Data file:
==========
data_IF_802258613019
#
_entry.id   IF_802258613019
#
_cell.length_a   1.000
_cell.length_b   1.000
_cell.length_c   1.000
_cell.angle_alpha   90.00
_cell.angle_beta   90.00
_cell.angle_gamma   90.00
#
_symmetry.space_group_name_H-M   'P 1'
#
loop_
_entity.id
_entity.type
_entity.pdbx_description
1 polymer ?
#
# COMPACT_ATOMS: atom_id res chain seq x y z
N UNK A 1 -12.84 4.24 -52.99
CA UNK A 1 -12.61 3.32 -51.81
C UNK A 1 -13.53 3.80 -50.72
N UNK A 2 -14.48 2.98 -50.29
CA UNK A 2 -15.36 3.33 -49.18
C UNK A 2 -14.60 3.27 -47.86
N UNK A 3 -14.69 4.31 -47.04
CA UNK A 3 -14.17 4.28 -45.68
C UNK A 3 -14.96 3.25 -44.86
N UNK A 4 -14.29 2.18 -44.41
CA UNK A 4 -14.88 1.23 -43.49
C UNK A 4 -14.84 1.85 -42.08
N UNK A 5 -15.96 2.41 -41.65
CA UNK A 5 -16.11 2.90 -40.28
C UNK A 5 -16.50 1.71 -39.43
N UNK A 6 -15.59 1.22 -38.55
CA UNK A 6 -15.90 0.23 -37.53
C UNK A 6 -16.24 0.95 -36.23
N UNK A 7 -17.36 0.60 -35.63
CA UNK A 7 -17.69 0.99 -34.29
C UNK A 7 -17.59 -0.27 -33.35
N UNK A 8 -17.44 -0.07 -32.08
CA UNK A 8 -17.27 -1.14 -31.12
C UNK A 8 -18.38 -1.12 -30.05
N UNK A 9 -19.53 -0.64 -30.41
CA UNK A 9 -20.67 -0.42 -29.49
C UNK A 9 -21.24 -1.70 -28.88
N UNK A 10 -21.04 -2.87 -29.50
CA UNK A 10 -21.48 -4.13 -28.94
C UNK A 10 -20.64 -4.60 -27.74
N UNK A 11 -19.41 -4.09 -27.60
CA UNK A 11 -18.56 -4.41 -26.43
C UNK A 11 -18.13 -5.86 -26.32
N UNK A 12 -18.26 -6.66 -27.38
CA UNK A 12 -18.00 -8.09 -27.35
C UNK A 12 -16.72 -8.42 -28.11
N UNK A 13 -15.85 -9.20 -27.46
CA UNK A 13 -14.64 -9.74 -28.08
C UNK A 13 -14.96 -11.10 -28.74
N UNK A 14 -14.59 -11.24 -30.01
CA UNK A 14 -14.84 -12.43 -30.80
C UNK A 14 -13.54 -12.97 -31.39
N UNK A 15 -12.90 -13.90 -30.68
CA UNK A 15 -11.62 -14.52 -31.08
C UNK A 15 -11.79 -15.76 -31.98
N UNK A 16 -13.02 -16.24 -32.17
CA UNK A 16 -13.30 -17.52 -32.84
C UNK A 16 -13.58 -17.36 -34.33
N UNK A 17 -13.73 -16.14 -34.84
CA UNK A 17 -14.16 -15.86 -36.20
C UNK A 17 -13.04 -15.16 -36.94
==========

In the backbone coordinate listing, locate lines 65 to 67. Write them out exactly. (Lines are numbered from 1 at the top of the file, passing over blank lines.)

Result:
C UNK A 15 -11.79 -15.76 -31.98
N UNK A 16 -13.02 -16.24 -32.17
CA UNK A 16 -13.30 -17.52 -32.84